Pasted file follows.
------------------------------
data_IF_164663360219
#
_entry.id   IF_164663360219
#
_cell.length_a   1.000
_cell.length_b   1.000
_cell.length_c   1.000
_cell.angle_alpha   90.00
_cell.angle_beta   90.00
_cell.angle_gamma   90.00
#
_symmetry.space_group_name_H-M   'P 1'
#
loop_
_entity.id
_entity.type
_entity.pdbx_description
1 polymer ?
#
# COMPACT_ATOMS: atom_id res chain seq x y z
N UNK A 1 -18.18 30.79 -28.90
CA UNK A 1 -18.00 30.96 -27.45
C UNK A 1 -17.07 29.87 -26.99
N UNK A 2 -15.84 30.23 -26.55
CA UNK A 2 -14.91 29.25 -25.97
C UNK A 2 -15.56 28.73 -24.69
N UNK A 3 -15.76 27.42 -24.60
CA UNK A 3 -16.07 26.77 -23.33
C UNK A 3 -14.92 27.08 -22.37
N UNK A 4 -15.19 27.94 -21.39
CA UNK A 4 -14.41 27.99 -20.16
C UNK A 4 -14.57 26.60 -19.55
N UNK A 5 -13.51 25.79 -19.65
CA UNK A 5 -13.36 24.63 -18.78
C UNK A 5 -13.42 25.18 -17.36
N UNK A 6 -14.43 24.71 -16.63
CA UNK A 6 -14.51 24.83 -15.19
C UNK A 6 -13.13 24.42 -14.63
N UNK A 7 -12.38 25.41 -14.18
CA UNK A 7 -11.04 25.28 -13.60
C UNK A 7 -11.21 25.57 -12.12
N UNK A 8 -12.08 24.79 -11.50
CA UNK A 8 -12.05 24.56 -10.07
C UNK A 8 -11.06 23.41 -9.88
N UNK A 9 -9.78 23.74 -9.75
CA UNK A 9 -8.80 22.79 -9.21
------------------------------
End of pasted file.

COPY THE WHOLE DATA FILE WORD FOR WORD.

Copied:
data_IF_164663360219
#
_entry.id   IF_164663360219
#
_cell.length_a   1.000
_cell.length_b   1.000
_cell.length_c   1.000
_cell.angle_alpha   90.00
_cell.angle_beta   90.00
_cell.angle_gamma   90.00
#
_symmetry.space_group_name_H-M   'P 1'
#
loop_
_entity.id
_entity.type
_entity.pdbx_description
1 polymer ?
#
# COMPACT_ATOMS: atom_id res chain seq x y z
N UNK A 1 -18.18 30.79 -28.90
CA UNK A 1 -18.00 30.96 -27.45
C UNK A 1 -17.07 29.87 -26.99
N UNK A 2 -15.84 30.23 -26.55
CA UNK A 2 -14.91 29.25 -25.97
C UNK A 2 -15.56 28.73 -24.69
N UNK A 3 -15.76 27.42 -24.60
CA UNK A 3 -16.07 26.77 -23.33
C UNK A 3 -14.92 27.08 -22.37
N UNK A 4 -15.19 27.94 -21.39
CA UNK A 4 -14.41 27.99 -20.16
C UNK A 4 -14.57 26.60 -19.55
N UNK A 5 -13.51 25.79 -19.65
CA UNK A 5 -13.36 24.63 -18.78
C UNK A 5 -13.42 25.18 -17.36
N UNK A 6 -14.43 24.71 -16.63
CA UNK A 6 -14.51 24.83 -15.19
C UNK A 6 -13.13 24.42 -14.63
N UNK A 7 -12.38 25.41 -14.18
CA UNK A 7 -11.04 25.28 -13.60
C UNK A 7 -11.21 25.57 -12.12
N UNK A 8 -12.08 24.79 -11.50
CA UNK A 8 -12.05 24.56 -10.07
C UNK A 8 -11.06 23.41 -9.88
N UNK A 9 -9.78 23.74 -9.75
CA UNK A 9 -8.80 22.79 -9.21